Written by Anthony Moujaes
The U.S. economy has essentially recovered from the recession of a decade ago, but not everyone in the country has enjoyed similar levels of prosperity. Two resolutions to the 31st General Synod of the United Church of Christ will address that issue by calling for steps aimed at creating a just economy with living wages.
"There has been a growing impetus behind economic inequality — the rich getting richer, and the poor getting poorer. This is an effort to reverse that," said Edith Rasell, the UCC's minister for economic justice.
The resolutions will be considered by General Synod delegates when the biennial gathering meets June 30 through July 4 in Baltimore.
One resolution, brought forward by 16 General Synod delegates who are part of the UCC Economic Justice Network or were asked to support the resolution, calls for all settings of the UCC to advocate for living wages with Congress and policymakers — by enacting a livable minimum wage (a wage high enough to meet a comfortable standard of living), supporting worker-led efforts for better conditions, and enacting fair trade agreements over free trade agreements.
"We feel that this problem is important now because even though the economy is doing well in some regards, we have problems with wages, with unemployment and it's an important matter to bring to the Synod's attention," Rasell said, adding that the resolution has emerged from within the economic justice movement of the church.
"It's also a guide for advocacy — it speaks to how people can support living wage issues in their localities, and larger advocacy efforts around fair trade and call on Congress to create jobs," she added.
Should delegates approve the resolution, Rasell is hopeful that UCC members will get out into the streets and support worker-led efforts. "There are multiple campaigns going on around economic justice — boycotting Wendy's until they join the Fair Food Program and the Fight For 15 by fast-food restaurant workers (a worker-led movement that calls for a $15 per hour minimum wage)— and this resolution calls to support that."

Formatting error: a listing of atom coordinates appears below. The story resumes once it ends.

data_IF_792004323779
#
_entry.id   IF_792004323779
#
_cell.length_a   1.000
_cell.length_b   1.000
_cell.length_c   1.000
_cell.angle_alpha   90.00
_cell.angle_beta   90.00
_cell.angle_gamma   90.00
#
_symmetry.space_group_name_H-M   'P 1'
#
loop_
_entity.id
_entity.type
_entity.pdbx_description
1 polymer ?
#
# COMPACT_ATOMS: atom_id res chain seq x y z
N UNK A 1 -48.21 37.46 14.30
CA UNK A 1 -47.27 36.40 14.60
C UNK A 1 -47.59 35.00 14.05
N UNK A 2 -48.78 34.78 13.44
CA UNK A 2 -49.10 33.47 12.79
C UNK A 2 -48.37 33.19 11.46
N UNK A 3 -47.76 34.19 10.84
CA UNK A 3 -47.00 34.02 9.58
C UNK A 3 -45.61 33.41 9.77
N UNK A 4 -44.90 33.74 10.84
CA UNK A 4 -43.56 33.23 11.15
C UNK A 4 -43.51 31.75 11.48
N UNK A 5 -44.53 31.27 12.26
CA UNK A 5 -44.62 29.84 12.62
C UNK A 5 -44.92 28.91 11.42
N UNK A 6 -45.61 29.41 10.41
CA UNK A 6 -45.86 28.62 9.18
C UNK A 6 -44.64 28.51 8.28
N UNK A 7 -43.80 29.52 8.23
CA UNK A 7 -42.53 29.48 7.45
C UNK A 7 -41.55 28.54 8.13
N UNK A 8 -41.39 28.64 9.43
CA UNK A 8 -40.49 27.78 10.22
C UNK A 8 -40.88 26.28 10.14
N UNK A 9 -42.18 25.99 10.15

The other resolution, sponsored by the Connecticut Conference of the UCC, asks the church to support legislation that would raise municipal, state and federal minimum wage to $15 per hour, and asks settings of the UCC to examine what they pay their full-time and part-time staff and make efforts to reach a $15 per hour minimum by 2019.
"It's a national issue. There are many sides to the equation, but we've got employers in Connecticut who have gone this way," said the Rev. Kent Siladi, Connecticut Conference minister.
Two states have recently approved $15 minimum wages — New York by 2019 and California by 2022. Both states are allowing small business to implement the wage standard more slowly. There are $15 minimums enacted in several U.S. cities, and Siladi believes that a higher minimum wage will be better for businesses by increasing worker morale, decreasing staff turnover and attracting better-qualified job applicants.
The federal minimum wage is $7.25 per hour ($1250 per month or $15,000 per year before taxes) — the U.S. Department of Health and Human Services considers the poverty level at $24,250 for a family of four. Raising the minimum wage to $15 per hour would bump the annual income to $32,000.
"The practical and moral imperative is clear. A person working full time should not remain in poverty," Siladi said. "An American society with integrity cannot justify paying people a poverty-level wage... How we treat and pay our lowest-paid workers is a measure of who we are and aspire to be as a people."